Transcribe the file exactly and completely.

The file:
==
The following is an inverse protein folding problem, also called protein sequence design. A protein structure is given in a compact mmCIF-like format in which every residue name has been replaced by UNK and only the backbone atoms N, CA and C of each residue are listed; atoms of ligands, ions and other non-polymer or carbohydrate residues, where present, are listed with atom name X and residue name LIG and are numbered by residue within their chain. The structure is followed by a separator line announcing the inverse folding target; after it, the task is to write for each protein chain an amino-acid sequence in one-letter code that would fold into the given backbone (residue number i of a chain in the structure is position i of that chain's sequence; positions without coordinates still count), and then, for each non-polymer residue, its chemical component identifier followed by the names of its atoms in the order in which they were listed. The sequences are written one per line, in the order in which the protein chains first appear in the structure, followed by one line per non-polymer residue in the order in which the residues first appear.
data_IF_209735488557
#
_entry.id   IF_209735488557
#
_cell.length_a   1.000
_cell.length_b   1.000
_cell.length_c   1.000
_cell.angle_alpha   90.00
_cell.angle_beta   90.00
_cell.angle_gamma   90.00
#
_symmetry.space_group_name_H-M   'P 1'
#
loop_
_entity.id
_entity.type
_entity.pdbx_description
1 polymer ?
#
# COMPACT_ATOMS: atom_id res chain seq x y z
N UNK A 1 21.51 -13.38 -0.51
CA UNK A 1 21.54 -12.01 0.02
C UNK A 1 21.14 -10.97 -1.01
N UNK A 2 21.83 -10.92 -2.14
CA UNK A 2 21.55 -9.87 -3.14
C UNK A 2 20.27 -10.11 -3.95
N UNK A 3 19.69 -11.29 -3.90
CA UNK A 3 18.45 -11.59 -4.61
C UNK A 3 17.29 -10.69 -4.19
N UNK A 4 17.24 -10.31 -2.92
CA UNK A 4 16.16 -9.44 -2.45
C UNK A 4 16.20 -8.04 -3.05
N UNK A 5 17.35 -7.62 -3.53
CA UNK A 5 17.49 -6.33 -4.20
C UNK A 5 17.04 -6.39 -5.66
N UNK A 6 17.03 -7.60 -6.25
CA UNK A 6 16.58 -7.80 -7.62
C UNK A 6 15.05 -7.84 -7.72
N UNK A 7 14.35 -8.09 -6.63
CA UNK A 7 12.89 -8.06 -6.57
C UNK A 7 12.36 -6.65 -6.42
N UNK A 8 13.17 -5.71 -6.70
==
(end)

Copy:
The following is an inverse protein folding problem, also called protein sequence design. A protein structure is given in a compact mmCIF-like format in which every residue name has been replaced by UNK and only the backbone atoms N, CA and C of each residue are listed; atoms of ligands, ions and other non-polymer or carbohydrate residues, where present, are listed with atom name X and residue name LIG and are numbered by residue within their chain. The structure is followed by a separator line announcing the inverse folding target; after it, the task is to write for each protein chain an amino-acid sequence in one-letter code that would fold into the given backbone (residue number i of a chain in the structure is position i of that chain's sequence; positions without coordinates still count), and then, for each non-polymer residue, its chemical component identifier followed by the names of its atoms in the order in which they were listed. The sequences are written one per line, in the order in which the protein chains first appear in the structure, followed by one line per non-polymer residue in the order in which the residues first appear.
data_IF_209735488557
#
_entry.id   IF_209735488557
#
_cell.length_a   1.000
_cell.length_b   1.000
_cell.length_c   1.000
_cell.angle_alpha   90.00
_cell.angle_beta   90.00
_cell.angle_gamma   90.00
#
_symmetry.space_group_name_H-M   'P 1'
#
loop_
_entity.id
_entity.type
_entity.pdbx_description
1 polymer ?
#
# COMPACT_ATOMS: atom_id res chain seq x y z
N UNK A 1 21.51 -13.38 -0.51
CA UNK A 1 21.54 -12.01 0.02
C UNK A 1 21.14 -10.97 -1.01
N UNK A 2 21.83 -10.92 -2.14
CA UNK A 2 21.55 -9.87 -3.14
C UNK A 2 20.27 -10.11 -3.95
N UNK A 3 19.69 -11.29 -3.90
CA UNK A 3 18.45 -11.59 -4.61
C UNK A 3 17.29 -10.69 -4.19
N UNK A 4 17.24 -10.31 -2.92
CA UNK A 4 16.16 -9.44 -2.45
C UNK A 4 16.20 -8.04 -3.05
N UNK A 5 17.35 -7.62 -3.53
CA UNK A 5 17.49 -6.33 -4.20
C UNK A 5 17.04 -6.39 -5.66
N UNK A 6 17.03 -7.60 -6.25
CA UNK A 6 16.58 -7.80 -7.62
C UNK A 6 15.05 -7.84 -7.72
N UNK A 7 14.35 -8.09 -6.63
CA UNK A 7 12.89 -8.06 -6.57
C UNK A 7 12.36 -6.65 -6.42
N UNK A 8 13.17 -5.71 -6.70